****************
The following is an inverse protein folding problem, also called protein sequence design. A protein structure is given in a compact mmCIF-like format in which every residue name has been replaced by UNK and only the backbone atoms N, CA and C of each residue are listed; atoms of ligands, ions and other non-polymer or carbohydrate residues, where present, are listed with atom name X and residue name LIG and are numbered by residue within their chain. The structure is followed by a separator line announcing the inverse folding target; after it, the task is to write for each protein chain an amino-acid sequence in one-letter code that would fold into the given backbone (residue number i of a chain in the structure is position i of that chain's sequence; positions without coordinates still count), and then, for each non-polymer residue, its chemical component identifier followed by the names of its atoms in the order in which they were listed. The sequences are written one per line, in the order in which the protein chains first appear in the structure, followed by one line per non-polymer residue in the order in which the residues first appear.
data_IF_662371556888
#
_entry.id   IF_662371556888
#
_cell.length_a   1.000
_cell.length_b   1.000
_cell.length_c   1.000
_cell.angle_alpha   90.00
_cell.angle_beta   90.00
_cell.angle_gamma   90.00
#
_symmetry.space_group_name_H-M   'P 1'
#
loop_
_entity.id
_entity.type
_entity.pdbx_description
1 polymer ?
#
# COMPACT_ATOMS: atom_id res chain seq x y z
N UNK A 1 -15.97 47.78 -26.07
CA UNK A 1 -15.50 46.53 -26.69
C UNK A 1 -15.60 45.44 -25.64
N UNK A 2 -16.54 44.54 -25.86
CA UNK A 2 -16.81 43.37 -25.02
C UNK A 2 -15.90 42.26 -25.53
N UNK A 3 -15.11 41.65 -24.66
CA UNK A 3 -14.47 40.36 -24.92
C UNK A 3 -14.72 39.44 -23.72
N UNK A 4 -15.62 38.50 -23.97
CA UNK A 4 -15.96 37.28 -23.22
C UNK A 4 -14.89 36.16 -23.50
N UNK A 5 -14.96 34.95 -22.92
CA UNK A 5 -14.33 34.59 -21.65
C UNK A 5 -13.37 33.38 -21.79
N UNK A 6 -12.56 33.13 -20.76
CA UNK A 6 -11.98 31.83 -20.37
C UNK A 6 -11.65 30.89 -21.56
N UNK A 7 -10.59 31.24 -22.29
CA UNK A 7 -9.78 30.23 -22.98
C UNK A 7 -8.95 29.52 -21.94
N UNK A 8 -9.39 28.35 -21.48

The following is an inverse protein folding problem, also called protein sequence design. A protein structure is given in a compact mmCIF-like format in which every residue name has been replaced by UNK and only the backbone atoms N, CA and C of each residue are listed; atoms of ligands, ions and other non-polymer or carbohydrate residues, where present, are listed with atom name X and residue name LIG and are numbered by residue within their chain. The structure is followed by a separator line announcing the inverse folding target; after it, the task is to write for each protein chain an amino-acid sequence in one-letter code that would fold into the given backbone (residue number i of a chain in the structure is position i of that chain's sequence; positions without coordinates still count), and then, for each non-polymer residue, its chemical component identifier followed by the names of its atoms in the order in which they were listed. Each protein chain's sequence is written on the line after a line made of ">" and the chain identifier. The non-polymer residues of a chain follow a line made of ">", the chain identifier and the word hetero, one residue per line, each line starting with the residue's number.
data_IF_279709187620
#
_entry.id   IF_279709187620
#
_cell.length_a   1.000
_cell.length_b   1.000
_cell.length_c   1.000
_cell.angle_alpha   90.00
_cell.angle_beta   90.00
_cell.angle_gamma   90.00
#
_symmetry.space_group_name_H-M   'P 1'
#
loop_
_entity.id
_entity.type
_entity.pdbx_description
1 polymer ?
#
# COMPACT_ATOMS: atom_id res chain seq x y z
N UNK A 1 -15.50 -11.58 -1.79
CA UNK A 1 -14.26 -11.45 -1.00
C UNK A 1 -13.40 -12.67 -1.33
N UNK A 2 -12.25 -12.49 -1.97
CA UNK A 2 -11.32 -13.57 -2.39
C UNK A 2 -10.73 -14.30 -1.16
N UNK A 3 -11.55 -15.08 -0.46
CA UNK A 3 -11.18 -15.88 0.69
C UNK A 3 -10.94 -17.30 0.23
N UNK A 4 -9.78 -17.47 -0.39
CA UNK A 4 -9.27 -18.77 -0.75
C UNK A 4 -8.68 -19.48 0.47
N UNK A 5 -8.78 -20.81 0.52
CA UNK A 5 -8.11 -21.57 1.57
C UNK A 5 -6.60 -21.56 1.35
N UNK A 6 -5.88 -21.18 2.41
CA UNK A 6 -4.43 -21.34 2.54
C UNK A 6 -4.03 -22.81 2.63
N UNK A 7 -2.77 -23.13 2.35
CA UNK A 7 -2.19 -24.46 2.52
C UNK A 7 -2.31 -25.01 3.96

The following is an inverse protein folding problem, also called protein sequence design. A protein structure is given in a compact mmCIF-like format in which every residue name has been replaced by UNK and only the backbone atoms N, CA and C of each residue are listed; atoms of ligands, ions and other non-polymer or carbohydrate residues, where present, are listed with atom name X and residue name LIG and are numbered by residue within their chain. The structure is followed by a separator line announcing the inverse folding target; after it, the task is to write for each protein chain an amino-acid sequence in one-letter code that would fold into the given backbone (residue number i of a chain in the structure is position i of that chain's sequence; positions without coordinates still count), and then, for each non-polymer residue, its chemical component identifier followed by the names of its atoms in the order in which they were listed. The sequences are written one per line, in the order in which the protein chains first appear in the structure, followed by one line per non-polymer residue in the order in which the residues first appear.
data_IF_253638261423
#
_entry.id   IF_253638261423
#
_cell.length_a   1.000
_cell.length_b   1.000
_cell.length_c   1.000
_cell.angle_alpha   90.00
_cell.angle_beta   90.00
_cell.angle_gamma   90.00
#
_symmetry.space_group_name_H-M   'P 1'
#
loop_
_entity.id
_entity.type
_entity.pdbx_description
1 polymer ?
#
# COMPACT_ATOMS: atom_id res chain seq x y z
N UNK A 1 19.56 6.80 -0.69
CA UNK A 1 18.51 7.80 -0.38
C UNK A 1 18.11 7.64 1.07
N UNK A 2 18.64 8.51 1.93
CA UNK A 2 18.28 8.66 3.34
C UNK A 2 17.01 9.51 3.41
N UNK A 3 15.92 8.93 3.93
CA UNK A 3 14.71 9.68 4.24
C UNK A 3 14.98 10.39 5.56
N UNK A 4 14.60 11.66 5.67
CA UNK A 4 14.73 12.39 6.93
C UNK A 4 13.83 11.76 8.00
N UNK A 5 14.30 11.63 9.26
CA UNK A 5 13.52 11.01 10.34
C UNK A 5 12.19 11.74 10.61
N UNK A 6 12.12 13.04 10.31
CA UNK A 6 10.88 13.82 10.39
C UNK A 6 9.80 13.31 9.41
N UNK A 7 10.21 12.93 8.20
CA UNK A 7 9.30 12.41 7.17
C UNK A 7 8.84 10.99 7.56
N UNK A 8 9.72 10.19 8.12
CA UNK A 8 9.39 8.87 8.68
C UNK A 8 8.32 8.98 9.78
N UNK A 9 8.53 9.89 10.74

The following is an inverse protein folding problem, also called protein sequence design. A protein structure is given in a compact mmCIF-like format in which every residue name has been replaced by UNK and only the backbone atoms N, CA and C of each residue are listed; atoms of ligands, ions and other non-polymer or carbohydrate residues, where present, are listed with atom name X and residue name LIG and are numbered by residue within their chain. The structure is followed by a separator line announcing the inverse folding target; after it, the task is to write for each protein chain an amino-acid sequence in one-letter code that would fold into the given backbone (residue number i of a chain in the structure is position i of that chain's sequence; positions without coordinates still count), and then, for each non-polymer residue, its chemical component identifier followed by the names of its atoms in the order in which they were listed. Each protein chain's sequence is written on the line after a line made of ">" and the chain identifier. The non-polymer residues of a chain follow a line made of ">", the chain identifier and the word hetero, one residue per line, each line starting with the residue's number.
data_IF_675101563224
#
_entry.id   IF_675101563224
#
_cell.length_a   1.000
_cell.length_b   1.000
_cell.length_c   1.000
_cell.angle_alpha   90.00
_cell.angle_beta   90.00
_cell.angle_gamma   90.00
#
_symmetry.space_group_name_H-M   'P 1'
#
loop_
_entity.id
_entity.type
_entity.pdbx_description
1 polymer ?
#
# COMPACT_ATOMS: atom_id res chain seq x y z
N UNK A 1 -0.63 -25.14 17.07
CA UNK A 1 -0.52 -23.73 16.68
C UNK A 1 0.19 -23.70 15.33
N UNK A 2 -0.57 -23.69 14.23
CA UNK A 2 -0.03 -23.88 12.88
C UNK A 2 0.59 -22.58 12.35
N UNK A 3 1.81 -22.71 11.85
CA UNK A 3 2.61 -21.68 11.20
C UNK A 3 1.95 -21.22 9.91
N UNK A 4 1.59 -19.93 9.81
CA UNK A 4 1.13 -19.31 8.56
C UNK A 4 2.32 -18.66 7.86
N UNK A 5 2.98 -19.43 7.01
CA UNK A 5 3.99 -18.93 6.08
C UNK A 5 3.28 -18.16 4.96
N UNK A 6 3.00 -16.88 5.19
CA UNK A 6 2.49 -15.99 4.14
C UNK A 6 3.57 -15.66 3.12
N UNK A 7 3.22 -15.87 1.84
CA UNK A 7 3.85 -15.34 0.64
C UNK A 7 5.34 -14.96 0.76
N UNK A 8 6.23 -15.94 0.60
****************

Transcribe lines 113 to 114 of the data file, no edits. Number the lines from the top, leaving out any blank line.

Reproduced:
N UNK A 3 15.92 8.93 3.93
CA UNK A 3 14.71 9.68 4.24